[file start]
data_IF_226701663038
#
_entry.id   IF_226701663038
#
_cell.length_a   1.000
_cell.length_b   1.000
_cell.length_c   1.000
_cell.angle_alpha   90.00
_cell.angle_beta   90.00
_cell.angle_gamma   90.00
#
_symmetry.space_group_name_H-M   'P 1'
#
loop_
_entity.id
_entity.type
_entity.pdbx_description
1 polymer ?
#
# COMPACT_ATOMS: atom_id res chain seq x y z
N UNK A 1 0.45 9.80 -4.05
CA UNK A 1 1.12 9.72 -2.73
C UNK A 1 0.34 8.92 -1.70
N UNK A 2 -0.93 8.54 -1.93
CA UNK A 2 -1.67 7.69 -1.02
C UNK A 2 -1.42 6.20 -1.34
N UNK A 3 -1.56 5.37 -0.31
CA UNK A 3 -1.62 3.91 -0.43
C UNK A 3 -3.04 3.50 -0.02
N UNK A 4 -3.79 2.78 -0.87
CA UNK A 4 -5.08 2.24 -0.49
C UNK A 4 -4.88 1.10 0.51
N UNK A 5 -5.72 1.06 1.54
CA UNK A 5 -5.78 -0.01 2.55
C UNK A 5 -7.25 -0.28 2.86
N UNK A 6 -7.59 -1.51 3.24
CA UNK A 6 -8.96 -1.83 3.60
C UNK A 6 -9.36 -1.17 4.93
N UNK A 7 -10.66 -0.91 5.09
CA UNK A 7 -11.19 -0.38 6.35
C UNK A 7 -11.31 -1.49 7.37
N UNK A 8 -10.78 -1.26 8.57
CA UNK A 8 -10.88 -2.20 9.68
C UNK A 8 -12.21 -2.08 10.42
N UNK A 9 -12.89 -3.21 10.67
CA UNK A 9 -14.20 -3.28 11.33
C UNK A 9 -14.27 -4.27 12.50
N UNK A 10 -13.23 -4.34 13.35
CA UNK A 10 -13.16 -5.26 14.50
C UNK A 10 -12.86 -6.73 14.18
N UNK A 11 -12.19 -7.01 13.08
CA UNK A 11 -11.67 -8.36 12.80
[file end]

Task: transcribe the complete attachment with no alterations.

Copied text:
data_IF_226701663038
#
_entry.id   IF_226701663038
#
_cell.length_a   1.000
_cell.length_b   1.000
_cell.length_c   1.000
_cell.angle_alpha   90.00
_cell.angle_beta   90.00
_cell.angle_gamma   90.00
#
_symmetry.space_group_name_H-M   'P 1'
#
loop_
_entity.id
_entity.type
_entity.pdbx_description
1 polymer ?
#
# COMPACT_ATOMS: atom_id res chain seq x y z
N UNK A 1 0.45 9.80 -4.05
CA UNK A 1 1.12 9.72 -2.73
C UNK A 1 0.34 8.92 -1.70
N UNK A 2 -0.93 8.54 -1.93
CA UNK A 2 -1.67 7.69 -1.02
C UNK A 2 -1.42 6.20 -1.34
N UNK A 3 -1.56 5.37 -0.31
CA UNK A 3 -1.62 3.91 -0.43
C UNK A 3 -3.04 3.50 -0.02
N UNK A 4 -3.79 2.78 -0.87
CA UNK A 4 -5.08 2.24 -0.49
C UNK A 4 -4.88 1.10 0.51
N UNK A 5 -5.72 1.06 1.54
CA UNK A 5 -5.78 -0.01 2.55
C UNK A 5 -7.25 -0.28 2.86
N UNK A 6 -7.59 -1.51 3.24
CA UNK A 6 -8.96 -1.83 3.60
C UNK A 6 -9.36 -1.17 4.93
N UNK A 7 -10.66 -0.91 5.09
CA UNK A 7 -11.19 -0.38 6.35
C UNK A 7 -11.31 -1.49 7.37
N UNK A 8 -10.78 -1.26 8.57
CA UNK A 8 -10.88 -2.20 9.68
C UNK A 8 -12.21 -2.08 10.42
N UNK A 9 -12.89 -3.21 10.67
CA UNK A 9 -14.20 -3.28 11.33
C UNK A 9 -14.27 -4.27 12.50
N UNK A 10 -13.23 -4.34 13.35
CA UNK A 10 -13.16 -5.26 14.50
C UNK A 10 -12.86 -6.73 14.18
N UNK A 11 -12.19 -7.01 13.08
CA UNK A 11 -11.67 -8.36 12.80